Aptitude and ability tests are designed to assess your logical reasoning or thinking performance. They consist of multiple choice questions and are administered under exam conditions. They are strictly timed and a typical test might allow 30 minutes for thirty questions. Your test result will be compared to that of a control group so that judgments can be made about your abilities.
Aptitude tests are structured, pencil and paper (or sometimes computer-based) exercises, often presented in the form of multiple-choice questions. They are designed to assess your reasoning abilities independently of your academic or cultural background.
What are the different types of Aptitude Tests?
The tests that are commonly used in the recruitment and selection process can be classified as follows:
Verbal Ability Tests
These assess your ability to perceive and understand concepts and ideas expressed verbally. While these tests are designed to measure reasoning ability rather than educational achievement, it is generally recognised that verbal reasoning test scores are sensitive to educational factors.
Numeric Ability Tests
These assess your ability to use numbers in a logical and rational way. These tests require only a basic level of education in order to successfully complete and are therefore measuring numerical ability rather than educational achievement or experience. The test items involve number series, numerical transformations, relationships between numbers and numerical computations.
Abstract Reasoning Tests
These assess your ability to understand complex concepts and assimilate new information beyond previous experience. The test items require you to recognise patterns and similarities between shapes and figures. As a measure of reasoning it is independent of attainment and can be used to provide an indication of intellectual potential.
Spatial Ability Tests
These assess your ability to manipulate shapes in two dimensions or to visualise three-dimensional objects presented as two-dimensional pictures. There is a strong correlation between high spatial visualisation skills and success in science and mathematics.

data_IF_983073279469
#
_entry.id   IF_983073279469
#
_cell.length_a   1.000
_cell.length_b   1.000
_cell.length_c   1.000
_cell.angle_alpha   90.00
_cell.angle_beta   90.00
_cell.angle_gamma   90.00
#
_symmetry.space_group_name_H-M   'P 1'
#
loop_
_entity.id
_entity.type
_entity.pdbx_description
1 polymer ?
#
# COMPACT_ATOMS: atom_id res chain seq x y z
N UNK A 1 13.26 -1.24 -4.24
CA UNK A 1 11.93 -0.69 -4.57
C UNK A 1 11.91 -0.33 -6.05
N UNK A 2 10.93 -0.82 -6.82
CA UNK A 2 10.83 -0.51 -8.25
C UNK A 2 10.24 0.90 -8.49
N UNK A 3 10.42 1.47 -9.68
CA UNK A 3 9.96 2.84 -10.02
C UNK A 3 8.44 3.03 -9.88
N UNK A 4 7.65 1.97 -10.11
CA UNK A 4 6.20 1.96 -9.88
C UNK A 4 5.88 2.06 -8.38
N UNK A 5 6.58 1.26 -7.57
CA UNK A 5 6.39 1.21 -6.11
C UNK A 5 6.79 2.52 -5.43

Mechanical Aptitude Tests
These assess your understanding of physical and mechanical principles including an understanding of cause-effect relationships between mechanical components. Mechanical reasoning tests are used to select for a wide range of jobs including the military (Armed Services Vocational Aptitude Battery), police forces, fire services, as well as many engineering occupations.
How do I prepare for an Aptitude Test?
As with any part of the job-seeking process the more time and effort you put into your preparation, the better your chances. Depending on the job you’re going for, you should have a general idea of the kind of test you’re likely to face, whether verbal, numeric, abstract, data checking or some combination of these. With that in mind, search the internet for practice tests on the appropriate subject. There are a number of sites that offer such tests or links to other sites that do.
- SHL Global
- Queendom - the land of tests!
Other ways of getting your brain into the right frame of mind for facing an aptitude test is to do word puzzles or maths puzzles in the days or weeks before the test, pushing yourself to go as fast as possible against the clock and then checking your results. As well as sharpening your mind, this kind of practice will help boost your confidence when you finally arrive to face the real thing.
Practice reading and answering sample questions to get a feel for the sort of language used. Always make sure you understand what the question is really asking before starting to answer it.